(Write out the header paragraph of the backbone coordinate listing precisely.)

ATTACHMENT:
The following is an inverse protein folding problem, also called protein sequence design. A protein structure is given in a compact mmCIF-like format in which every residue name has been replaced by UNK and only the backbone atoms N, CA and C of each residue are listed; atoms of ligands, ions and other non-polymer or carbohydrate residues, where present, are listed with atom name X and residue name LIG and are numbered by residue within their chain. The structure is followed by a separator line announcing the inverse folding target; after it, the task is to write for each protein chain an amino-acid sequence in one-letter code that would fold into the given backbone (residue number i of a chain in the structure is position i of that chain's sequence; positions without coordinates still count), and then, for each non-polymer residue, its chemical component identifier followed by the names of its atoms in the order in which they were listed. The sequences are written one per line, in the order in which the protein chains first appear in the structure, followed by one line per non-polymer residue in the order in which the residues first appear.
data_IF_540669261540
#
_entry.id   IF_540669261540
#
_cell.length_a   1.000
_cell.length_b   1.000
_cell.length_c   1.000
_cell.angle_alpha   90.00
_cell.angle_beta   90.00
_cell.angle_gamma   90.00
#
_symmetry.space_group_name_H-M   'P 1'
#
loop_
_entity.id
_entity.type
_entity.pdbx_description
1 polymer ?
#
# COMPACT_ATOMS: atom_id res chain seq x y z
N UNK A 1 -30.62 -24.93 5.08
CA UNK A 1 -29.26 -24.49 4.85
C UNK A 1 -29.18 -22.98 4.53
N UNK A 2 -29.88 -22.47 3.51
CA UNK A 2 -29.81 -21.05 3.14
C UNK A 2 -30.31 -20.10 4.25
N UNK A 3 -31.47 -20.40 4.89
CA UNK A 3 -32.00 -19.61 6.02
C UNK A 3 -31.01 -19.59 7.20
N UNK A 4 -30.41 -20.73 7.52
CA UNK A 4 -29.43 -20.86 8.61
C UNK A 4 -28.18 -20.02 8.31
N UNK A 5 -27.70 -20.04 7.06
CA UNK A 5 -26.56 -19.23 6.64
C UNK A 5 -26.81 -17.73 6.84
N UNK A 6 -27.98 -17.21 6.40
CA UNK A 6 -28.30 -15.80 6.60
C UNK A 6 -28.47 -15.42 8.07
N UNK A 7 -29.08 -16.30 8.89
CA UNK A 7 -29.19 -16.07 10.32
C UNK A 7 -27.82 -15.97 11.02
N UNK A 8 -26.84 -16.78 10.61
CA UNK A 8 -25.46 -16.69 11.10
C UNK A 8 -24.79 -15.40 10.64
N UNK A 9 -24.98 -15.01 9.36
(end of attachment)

The following is an inverse protein folding problem, also called protein sequence design. A protein structure is given in a compact mmCIF-like format in which every residue name has been replaced by UNK and only the backbone atoms N, CA and C of each residue are listed; atoms of ligands, ions and other non-polymer or carbohydrate residues, where present, are listed with atom name X and residue name LIG and are numbered by residue within their chain. The structure is followed by a separator line announcing the inverse folding target; after it, the task is to write for each protein chain an amino-acid sequence in one-letter code that would fold into the given backbone (residue number i of a chain in the structure is position i of that chain's sequence; positions without coordinates still count), and then, for each non-polymer residue, its chemical component identifier followed by the names of its atoms in the order in which they were listed. The sequences are written one per line, in the order in which the protein chains first appear in the structure, followed by one line per non-polymer residue in the order in which the residues first appear.